He's central... he's the face of the ANC
The ANC is adamant that ruling party president Jacob Zuma will be its presidential candidate, even though he is having to divide his time between the high court and the hustings during the party’s toughest election campaign. Mmanaledi Mataboge asks housing minister and ANC national executive committee member Lindiwe Sisulu why.
Q: The ANC does not see any problem in having the party’s presidential candidate on the hustings and at the same time dealing with legal issues. If he is allowed to split his campaigning time like this, how important is he to the election campaign?
A: We took a decision in Polokwane that the president of the ANC will become the presidential candidate for the ANC.
So he is central, he is the face of the ANC. And we might not have any control over legal processes and I think perhaps we should allow them to proceed, but in the meantime, technically, constitutionally, he is innocent until he’s been proven guilty.
Q: His diary for February says he is going to court in Pietermaritzburg on the 4th of February attend the official opening of Parliament on the 6th. How is the ANC going to manage that considering that it consumes a lot of time for him and his legal team to work on court papers?
A: It’s not just the president of the ANC, we just all are very much on our feet running around. He can more than manage being in court on the 4th and at the opening of parliament on the 6th.
Q: Is the ANC not worried that having him as the face of the organisation might cost the party a huge amount of votes?
A: No, because I think what has become very important to all of those people who are dealing with the case is a definite test of just how far the constitution will live to its promises. He is innocent, until he’s been proven guilty. The ANC has decided that this is one test case that they’re going to see to the end.
Q: I understand his constitutional rights just like any citizen of South Africa, but is the party not worried that having a president who is accused of corruption will harm South Africa’s public image and if you’re not worried, why?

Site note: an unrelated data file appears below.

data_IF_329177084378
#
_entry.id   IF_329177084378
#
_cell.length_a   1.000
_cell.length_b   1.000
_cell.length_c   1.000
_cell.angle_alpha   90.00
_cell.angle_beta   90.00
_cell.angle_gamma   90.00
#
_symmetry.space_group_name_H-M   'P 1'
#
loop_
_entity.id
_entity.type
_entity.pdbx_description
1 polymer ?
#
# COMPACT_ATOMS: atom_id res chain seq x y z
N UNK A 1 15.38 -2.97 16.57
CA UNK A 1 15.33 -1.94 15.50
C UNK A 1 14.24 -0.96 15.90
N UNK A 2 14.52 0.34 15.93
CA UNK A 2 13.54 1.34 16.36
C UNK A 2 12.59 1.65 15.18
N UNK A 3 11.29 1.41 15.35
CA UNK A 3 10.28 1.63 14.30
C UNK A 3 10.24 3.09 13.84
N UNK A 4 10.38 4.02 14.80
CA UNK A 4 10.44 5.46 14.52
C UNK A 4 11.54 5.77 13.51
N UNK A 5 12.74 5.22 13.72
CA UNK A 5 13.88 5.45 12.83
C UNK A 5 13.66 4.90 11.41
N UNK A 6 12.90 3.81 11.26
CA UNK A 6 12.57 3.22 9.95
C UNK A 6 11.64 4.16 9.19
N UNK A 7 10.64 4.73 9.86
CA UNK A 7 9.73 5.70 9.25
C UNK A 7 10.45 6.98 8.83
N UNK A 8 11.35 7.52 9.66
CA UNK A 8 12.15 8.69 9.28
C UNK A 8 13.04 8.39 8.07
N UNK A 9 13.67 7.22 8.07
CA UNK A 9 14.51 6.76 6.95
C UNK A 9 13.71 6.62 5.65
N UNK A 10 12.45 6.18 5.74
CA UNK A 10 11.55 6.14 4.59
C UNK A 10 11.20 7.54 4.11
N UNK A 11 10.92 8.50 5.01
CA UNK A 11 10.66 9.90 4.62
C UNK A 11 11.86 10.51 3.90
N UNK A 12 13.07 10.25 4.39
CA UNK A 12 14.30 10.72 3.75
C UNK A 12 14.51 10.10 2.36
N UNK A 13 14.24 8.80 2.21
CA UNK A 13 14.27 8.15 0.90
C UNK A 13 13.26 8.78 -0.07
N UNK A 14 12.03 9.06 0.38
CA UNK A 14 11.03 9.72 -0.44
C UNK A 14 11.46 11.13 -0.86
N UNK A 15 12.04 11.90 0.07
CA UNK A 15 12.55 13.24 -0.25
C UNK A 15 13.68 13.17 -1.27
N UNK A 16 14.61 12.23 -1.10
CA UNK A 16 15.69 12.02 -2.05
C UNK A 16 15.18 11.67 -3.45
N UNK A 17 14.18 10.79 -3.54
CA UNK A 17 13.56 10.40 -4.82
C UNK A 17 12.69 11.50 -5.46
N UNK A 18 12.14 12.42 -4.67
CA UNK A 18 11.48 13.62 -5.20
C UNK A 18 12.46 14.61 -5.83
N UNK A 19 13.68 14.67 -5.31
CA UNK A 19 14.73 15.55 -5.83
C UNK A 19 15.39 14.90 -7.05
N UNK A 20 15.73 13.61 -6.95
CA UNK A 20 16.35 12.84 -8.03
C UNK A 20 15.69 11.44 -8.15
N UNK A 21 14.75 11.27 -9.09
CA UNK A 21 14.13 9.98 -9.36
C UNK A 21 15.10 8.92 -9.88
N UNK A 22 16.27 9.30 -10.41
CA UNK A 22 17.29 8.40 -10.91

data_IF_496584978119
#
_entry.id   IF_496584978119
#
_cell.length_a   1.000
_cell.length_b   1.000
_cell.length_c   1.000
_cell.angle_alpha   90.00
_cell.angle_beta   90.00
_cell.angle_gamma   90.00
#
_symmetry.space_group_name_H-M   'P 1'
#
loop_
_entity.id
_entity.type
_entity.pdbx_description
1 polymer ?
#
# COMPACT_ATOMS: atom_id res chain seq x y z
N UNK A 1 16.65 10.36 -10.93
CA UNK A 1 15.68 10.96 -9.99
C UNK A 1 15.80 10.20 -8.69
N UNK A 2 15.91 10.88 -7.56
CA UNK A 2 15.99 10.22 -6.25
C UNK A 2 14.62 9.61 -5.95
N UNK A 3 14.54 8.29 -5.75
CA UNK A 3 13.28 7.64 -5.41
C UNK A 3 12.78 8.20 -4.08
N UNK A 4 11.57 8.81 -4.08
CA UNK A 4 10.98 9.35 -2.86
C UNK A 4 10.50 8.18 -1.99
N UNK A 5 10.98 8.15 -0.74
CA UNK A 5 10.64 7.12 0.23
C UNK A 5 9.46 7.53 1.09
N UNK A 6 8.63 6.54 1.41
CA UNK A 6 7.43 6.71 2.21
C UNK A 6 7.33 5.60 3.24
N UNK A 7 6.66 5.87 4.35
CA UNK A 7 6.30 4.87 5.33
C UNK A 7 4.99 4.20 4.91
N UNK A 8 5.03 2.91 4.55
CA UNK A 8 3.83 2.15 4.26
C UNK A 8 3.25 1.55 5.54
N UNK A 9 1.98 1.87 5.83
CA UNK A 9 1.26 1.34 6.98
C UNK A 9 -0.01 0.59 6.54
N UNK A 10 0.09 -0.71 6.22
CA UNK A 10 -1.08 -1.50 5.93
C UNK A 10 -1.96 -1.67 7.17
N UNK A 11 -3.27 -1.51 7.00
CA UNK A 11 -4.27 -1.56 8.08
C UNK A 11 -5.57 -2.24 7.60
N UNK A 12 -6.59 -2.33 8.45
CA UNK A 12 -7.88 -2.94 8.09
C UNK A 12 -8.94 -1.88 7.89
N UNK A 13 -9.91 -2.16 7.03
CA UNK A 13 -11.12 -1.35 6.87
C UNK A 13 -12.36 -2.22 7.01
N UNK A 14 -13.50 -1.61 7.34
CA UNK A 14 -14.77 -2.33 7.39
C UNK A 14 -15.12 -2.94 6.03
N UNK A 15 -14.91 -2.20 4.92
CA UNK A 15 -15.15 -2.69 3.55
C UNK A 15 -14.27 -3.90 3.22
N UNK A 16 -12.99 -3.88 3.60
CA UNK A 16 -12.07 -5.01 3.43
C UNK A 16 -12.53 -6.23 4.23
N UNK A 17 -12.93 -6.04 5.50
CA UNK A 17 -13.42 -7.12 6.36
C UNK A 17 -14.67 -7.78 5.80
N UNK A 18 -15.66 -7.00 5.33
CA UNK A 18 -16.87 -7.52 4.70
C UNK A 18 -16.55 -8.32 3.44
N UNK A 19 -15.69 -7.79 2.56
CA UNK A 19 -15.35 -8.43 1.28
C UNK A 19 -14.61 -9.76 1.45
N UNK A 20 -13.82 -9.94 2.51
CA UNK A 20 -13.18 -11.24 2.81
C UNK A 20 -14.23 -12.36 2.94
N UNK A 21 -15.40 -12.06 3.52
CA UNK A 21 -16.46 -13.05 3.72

A: Because being charged and being found guilty are two different things: he has not been found guilty of corruption, that everybody is out there blowing their mouths about it, they have got to put it in their heads, he has not been found guilty of corruption, fullstop.
Q: His legal problems seem to overshadow his programme as the ANC president?
A: For you as the media. For any of the people who come to the rallies and who deal with it [legal problems] and who are members of the ANC, that is not a matter at all. In fact the very reason that we are so determined is because we want to prove a point that nobody’s rights would be jeopardized, for any reason. And we would like to appeal to the public: stop hyper ventilating on issues that actually undermine the constitutional right of any individual. He’s facing charges, but he’s not been found guilty.
Q: Does the ANC judge the attendance of rallies and the support that you got in East London as putting a rubberstamp on the support for Zuma’s candidacy for the president of the country?
A: No, we judge every other attendance there have been, we judge Polokwane as the voice of the people. Democracy is absolutely important to us, not because it agrees with us, even when it has gone against us. We observe and respect democracy. We respected the will of the people in Polokwane when they elected Zuma on a 60% vote. That’s the person they want to lead the ANC. They said so loud and clear. Since then at every rally there has been record turnout.
Q: If a legal solution is favoured for Mr Zuma’s problems, is the ANC in favour of him having his day in court?
A: That’s exactly what we’ve done. We’ve allowed him to stand trial, he stood trial all along. The reason we are now supporting him to go to the Constitutional Court is precisely because we respect the courts. And there has never been time when he’s not turned up for court, when he has not sat in court and observed all the formalities of court.
Q: How is the ANC going to ensure that Zuma’s legal problems do not interfere with his responsibilities of running the country when he finally takes office as the president of the country?
A: President [Nelson] Mandela was taken to court by Louis Luyt and he had to juggle his calendar in order to go and appear before the court. If they want Jacob Zuma in court, we will present him to court. We will adjust his diary accordingly.